Due to demographic and economic reasons, the current pension’s scheme of many European countries is unsustainable which jeopardizes the so-called “intergenerational solidarity”. The increase of contributors due to the entry of high-skilled immigrants could be a solution, as long as technology does not destroy employment massively.
Following the last post with the Spanish example, the increasing deficit of the pension’s scheme in recent years is due to several un factors such as the decrease of the number of contributors together with lower contribution bases because of the economic crisis and higher number of retirees with higher pensions.
In short, if no solutions are found this situation can become a huge fraud to all the people that have been contributing all their life to enjoy a secure and decent old age, whilst no one will be held accountable for this. It should be studied where all the contributions made at the very beginning of the pensions scheme -when the retirement age was 65 years old and the expectancy of life was 59 years old- went.
The proposed solutions are to extend the age of exit from the labour market, to reduce (other euphemisms are also used) the pensions or to try to charge their payment to the national budget, ultimately, to pay the pensions with the taxes collected from those who are currently working and who are not yet retired and that, possibly, will never get their whole pension pot due to the collapse of the pension system.
In any case the group of elder people, numerically growing and exercising their political influence, will hardly allow with their votes to adopt decisions against their own interests, even if such decisions are detrimental to their descendants, therefore jeopardizing the aforementioned “intergenerational solidarity”
It has already been proposed for the widow’s, widower’s and orphan’s pensions to be funded under the support of the national budget and lately the extra pay to the retirees has been charged to the decreasing pension reserve fund (also known as the pensions piggy bank), which funds, at the current rate, will run out before one year.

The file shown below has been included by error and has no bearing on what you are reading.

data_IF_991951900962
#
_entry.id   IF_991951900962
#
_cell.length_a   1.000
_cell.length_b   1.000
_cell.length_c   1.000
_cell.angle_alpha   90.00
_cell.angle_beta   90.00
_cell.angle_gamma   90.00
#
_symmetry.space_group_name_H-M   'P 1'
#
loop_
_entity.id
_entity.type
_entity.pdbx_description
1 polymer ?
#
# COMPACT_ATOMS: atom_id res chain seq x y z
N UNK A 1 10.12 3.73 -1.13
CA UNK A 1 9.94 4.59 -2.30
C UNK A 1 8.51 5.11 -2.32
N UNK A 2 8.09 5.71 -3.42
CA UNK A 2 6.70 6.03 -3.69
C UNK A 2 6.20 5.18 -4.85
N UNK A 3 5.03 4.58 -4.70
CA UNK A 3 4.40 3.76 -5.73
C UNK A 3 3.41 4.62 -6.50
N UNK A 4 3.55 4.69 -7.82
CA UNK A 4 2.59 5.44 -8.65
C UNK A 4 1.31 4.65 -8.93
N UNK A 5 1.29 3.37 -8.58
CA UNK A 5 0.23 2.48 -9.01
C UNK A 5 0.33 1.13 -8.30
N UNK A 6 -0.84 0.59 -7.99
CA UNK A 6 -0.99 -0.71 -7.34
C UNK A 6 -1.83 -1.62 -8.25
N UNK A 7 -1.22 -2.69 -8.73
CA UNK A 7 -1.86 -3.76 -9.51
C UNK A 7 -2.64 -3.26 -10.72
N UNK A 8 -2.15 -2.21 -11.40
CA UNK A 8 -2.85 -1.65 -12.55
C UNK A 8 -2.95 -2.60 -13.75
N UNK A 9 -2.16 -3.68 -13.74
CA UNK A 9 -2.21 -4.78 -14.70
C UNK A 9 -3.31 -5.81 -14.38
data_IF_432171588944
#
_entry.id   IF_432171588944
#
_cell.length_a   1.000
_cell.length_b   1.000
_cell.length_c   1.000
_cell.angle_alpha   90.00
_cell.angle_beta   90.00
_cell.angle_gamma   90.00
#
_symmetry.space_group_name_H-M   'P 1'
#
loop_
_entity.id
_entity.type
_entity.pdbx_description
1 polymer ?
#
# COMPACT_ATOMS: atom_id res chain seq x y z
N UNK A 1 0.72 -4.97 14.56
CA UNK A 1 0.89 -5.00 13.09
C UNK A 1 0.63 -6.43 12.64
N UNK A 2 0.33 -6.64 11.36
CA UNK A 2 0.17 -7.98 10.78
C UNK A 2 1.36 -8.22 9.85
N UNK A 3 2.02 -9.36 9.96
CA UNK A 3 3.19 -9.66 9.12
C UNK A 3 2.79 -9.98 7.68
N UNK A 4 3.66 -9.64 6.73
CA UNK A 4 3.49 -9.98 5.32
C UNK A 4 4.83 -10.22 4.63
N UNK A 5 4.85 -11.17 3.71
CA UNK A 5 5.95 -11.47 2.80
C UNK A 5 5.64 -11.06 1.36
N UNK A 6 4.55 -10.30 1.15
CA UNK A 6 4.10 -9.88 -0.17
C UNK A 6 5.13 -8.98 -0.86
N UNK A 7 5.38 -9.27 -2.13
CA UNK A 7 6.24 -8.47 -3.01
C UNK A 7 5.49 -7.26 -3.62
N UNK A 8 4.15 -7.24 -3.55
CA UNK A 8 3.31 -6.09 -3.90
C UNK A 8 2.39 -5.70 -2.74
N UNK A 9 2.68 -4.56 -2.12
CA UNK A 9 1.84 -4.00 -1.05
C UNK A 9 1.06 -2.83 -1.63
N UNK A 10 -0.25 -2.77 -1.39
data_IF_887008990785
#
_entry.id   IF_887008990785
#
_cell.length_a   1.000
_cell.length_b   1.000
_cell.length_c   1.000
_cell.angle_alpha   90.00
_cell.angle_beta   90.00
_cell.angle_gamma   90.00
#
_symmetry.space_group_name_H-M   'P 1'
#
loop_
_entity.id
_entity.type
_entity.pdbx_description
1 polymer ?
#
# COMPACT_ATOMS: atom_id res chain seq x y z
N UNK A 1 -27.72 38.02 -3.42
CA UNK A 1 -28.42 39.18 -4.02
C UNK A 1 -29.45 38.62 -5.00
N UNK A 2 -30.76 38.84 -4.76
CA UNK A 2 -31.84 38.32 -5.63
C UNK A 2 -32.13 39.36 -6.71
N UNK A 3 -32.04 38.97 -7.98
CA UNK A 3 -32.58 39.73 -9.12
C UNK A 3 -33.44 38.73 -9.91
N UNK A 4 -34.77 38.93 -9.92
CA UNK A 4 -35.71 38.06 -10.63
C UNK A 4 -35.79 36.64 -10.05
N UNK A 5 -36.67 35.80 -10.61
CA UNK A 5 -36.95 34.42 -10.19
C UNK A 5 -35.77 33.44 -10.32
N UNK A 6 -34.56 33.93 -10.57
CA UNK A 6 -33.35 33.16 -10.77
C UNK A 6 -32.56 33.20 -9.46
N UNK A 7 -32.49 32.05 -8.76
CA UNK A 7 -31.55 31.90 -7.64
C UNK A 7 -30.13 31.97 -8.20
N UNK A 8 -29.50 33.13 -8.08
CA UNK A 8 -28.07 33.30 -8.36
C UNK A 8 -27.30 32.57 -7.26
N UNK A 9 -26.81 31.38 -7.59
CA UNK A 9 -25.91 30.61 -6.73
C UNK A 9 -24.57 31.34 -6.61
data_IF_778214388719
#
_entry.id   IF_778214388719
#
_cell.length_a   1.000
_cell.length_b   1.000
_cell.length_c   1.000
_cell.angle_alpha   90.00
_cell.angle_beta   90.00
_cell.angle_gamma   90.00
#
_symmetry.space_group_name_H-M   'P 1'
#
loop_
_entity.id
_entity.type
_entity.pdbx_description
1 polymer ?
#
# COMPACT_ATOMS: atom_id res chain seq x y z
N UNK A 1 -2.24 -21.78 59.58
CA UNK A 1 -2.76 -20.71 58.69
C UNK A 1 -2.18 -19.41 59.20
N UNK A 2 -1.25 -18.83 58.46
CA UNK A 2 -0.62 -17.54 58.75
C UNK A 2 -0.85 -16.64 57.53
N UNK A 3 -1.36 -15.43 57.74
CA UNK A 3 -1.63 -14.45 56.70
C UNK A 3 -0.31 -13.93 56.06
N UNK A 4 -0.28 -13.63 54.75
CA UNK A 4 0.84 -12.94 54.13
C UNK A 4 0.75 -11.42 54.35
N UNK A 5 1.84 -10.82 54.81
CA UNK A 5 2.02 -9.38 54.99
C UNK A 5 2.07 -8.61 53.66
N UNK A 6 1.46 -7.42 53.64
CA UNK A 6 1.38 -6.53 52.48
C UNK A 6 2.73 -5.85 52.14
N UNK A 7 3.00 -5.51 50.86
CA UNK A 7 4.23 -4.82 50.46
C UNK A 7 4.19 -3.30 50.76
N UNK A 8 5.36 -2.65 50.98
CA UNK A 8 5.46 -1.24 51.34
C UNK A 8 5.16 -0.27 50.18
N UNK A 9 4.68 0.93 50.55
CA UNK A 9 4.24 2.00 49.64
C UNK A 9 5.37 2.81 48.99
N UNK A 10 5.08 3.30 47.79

All this will lead us to the first question posed in my last blog entry, which is: can we solve this problem by enabling immigrants to enter our country, providing they are highly qualified?
This has not got an easy answer and before daring to provide one, it is necessary to analyse other prospective aspects and particularly, what will work look like in the forthcoming years.
This issue will be discussed further on, although for the moment, as I did in some other previous chapter, I will merely reiterate that taking into account the rise of robotics, of artificial intelligence, and, in general, of the new technologies, no one can nowadays ensure that there will be employment for most people, therefore, in fact, a decrease in population in the 21st century should not necessarily be deemed as a setback.
The corollary is that, beyond humanitarian concerns deemed essential to me, if there is no work, because the machines do all the work, then it is not likely that immigrants come to work no matter how high-skilled they are.
So once again, who will pay the pensions …will the machinery do so? Whatever the response, this raises lots of other questions that are not meant to be discussed in this chapter. Just to point out that any solution, minimally satisfactory, should be brought into a complete different social model.